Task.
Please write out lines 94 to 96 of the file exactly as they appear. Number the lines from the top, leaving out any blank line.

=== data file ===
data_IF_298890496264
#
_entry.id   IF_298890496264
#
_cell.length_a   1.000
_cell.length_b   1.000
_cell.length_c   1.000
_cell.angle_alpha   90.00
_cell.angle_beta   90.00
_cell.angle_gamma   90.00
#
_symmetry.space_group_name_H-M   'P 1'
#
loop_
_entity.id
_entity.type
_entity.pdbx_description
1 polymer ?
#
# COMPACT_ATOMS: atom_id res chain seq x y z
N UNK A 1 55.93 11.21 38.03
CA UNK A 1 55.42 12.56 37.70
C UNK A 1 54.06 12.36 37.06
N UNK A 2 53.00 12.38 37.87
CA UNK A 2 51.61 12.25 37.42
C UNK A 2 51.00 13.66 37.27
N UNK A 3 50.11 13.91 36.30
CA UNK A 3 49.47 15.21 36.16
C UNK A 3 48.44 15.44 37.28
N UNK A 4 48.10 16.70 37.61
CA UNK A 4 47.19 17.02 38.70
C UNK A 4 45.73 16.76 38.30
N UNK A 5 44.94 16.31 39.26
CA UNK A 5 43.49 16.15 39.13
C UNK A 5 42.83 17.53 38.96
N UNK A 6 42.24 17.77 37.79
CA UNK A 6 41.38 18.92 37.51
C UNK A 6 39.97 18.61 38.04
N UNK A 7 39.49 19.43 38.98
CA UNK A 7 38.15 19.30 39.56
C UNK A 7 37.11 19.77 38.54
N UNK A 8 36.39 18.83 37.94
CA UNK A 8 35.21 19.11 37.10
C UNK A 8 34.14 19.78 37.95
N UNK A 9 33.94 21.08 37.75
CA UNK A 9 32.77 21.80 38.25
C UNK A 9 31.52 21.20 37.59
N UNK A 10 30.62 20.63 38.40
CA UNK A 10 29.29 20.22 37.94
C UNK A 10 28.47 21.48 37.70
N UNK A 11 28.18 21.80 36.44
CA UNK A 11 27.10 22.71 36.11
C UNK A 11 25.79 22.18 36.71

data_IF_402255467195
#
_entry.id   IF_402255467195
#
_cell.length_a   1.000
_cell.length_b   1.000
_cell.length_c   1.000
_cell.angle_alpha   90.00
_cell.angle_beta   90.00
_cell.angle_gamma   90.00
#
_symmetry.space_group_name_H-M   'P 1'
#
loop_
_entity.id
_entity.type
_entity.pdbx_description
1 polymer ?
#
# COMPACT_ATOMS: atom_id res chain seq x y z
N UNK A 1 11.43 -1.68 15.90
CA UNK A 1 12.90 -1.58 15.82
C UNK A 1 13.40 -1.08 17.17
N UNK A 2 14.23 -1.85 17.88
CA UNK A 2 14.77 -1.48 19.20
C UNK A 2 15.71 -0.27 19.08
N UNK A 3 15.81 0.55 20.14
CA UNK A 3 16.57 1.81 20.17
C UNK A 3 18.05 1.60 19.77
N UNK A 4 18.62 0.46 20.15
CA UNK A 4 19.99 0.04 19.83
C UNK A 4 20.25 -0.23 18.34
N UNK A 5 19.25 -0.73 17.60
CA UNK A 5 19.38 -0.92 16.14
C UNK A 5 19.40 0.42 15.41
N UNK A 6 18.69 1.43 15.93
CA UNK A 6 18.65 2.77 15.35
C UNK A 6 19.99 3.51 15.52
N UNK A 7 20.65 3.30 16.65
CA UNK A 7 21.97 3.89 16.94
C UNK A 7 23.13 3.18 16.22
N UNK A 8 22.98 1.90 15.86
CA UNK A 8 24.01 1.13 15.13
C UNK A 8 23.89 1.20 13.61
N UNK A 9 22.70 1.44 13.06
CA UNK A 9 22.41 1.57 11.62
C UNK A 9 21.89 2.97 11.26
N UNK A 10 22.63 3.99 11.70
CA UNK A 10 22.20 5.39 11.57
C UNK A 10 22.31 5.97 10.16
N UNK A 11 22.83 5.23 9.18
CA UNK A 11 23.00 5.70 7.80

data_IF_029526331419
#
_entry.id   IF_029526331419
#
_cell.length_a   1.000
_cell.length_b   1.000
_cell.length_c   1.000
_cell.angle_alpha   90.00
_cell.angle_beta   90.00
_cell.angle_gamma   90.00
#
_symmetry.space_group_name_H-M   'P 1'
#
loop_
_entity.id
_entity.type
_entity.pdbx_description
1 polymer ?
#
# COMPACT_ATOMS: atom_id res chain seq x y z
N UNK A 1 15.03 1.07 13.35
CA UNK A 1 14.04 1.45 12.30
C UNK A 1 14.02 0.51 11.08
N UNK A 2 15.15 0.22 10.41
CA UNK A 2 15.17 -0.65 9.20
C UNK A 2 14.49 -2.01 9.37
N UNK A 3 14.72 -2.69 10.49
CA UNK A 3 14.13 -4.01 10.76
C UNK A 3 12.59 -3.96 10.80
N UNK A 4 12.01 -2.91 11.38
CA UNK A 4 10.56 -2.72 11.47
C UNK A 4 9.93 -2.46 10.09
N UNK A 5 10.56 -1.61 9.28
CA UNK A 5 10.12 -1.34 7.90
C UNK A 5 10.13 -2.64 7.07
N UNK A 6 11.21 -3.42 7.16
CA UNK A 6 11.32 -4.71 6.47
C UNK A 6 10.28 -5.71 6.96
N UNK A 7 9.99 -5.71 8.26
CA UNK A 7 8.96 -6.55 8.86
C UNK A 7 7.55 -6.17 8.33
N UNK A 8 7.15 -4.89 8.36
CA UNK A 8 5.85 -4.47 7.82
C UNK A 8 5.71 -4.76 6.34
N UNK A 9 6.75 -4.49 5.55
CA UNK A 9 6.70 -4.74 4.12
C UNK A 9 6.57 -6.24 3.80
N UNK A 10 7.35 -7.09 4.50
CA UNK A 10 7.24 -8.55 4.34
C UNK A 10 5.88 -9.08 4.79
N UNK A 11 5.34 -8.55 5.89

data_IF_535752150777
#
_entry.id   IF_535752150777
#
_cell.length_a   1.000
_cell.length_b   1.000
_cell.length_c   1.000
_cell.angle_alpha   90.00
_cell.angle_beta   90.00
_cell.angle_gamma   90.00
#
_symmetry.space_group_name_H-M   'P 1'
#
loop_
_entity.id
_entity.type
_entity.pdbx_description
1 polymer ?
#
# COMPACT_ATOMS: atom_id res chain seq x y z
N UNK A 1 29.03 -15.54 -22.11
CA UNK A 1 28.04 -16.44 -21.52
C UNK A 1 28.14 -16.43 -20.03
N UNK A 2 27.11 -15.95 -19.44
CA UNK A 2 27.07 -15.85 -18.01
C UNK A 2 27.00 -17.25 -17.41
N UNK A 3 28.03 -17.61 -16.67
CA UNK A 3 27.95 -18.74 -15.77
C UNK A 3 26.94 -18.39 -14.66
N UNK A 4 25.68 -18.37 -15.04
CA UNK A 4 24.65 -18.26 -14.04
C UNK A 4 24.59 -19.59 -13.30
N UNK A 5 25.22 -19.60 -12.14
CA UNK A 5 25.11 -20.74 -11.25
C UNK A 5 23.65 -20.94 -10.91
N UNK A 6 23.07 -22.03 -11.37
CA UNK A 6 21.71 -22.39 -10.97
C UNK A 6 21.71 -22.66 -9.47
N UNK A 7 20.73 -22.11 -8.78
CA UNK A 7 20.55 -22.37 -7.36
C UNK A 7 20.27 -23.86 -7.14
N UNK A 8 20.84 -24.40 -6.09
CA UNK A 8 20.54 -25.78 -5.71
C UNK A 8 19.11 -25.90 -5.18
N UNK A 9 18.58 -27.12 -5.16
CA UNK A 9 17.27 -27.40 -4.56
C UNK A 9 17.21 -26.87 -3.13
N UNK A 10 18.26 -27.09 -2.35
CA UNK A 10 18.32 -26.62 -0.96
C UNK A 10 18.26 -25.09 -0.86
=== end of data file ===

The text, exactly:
C UNK A 7 23.13 3.18 16.22
N UNK A 8 22.98 1.90 15.86
CA UNK A 8 24.01 1.13 15.13